Other components of the 62-page development agreement are building a short, three-lane street between Cedar and Larch streets just north of the Cooley Law School Stadium where a city-owned maintenance garage now stands; building a 400- to 500-space parking garage between the temporary and permanent casino; and possibly another parking ramp with about 2,500 spaces near the new road. The city has the option of whether it wants to own the parking ramps, which Smith said will be decided at a later date.

Before the property transfer from the city to the Sault Tribe can take place, which is expected to happen before Aug. 1, “you’re going to have about a six-month period of due diligence and various contractual obligations that must be satisfied,” Wallace said. While Miller Canfield is working on the city’s behalf, the firm is being paid by the Sault Tribe — one “cost of doing business with the city,” Smith said.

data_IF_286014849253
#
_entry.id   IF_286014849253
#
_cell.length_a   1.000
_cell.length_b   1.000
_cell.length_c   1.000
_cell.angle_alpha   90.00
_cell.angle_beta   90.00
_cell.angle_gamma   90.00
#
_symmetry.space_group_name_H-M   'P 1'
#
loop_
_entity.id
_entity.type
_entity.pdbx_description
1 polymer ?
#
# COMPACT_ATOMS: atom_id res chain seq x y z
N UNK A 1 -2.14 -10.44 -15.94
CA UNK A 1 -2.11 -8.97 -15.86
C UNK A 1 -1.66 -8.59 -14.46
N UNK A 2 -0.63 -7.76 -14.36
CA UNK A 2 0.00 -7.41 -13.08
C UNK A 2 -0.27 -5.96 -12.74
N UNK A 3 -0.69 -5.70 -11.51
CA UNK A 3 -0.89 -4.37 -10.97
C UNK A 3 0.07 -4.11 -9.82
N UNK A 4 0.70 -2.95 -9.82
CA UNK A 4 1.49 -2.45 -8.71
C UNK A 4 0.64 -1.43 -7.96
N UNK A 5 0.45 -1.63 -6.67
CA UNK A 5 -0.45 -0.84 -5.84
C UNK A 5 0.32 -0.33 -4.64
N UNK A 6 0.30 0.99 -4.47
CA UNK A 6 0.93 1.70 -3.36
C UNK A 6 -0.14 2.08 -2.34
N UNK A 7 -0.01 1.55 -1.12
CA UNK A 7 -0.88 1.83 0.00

Wallace said an appraised value for the maintenance garage parcel will be available in the next 10 days.

City officials say it’s a $245 million investment on the part of the Sault Tribe. Aside from the development agreement, the 13-page Intergovernmental Agreement details how the city will gain revenue from the project. Two percent of net wagers (the total amount bet minus the money paid out) on electronic games would go toward funding the Lansing Promise scholarship fund and another 1/2 percent would go toward “essential services” provided by the city. The city says that will be about $5 million to $6 million annually for the scholarship fund and about $1.2 million annually for essential services.